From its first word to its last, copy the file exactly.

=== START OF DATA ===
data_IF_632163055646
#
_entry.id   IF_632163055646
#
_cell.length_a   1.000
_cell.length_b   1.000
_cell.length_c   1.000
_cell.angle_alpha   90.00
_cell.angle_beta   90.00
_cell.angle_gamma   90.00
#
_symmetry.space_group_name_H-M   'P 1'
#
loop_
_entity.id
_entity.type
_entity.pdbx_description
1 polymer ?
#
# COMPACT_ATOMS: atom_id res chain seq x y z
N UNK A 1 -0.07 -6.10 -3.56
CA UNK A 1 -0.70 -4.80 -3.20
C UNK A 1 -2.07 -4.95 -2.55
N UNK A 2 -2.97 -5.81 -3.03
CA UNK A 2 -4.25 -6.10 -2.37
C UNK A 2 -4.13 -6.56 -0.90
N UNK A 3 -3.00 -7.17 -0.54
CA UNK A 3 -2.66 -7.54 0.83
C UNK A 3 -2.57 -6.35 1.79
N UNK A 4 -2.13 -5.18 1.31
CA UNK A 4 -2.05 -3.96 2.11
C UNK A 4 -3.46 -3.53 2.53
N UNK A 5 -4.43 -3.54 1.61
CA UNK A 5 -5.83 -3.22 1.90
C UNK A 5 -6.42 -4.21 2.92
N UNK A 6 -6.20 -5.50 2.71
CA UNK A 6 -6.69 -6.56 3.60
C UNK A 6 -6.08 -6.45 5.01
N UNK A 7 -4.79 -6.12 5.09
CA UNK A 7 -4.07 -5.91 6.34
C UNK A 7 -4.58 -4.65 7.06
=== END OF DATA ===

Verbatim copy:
data_IF_632163055646
#
_entry.id   IF_632163055646
#
_cell.length_a   1.000
_cell.length_b   1.000
_cell.length_c   1.000
_cell.angle_alpha   90.00
_cell.angle_beta   90.00
_cell.angle_gamma   90.00
#
_symmetry.space_group_name_H-M   'P 1'
#
loop_
_entity.id
_entity.type
_entity.pdbx_description
1 polymer ?
#
# COMPACT_ATOMS: atom_id res chain seq x y z
N UNK A 1 -0.07 -6.10 -3.56
CA UNK A 1 -0.70 -4.80 -3.20
C UNK A 1 -2.07 -4.95 -2.55
N UNK A 2 -2.97 -5.81 -3.03
CA UNK A 2 -4.25 -6.10 -2.37
C UNK A 2 -4.13 -6.56 -0.90
N UNK A 3 -3.00 -7.17 -0.54
CA UNK A 3 -2.66 -7.54 0.83
C UNK A 3 -2.57 -6.35 1.79
N UNK A 4 -2.13 -5.18 1.31
CA UNK A 4 -2.05 -3.96 2.11
C UNK A 4 -3.46 -3.53 2.53
N UNK A 5 -4.43 -3.54 1.61
CA UNK A 5 -5.83 -3.22 1.90
C UNK A 5 -6.42 -4.21 2.92
N UNK A 6 -6.20 -5.50 2.71
CA UNK A 6 -6.69 -6.56 3.60
C UNK A 6 -6.08 -6.45 5.01
N UNK A 7 -4.79 -6.12 5.09
CA UNK A 7 -4.07 -5.91 6.34
C UNK A 7 -4.58 -4.65 7.06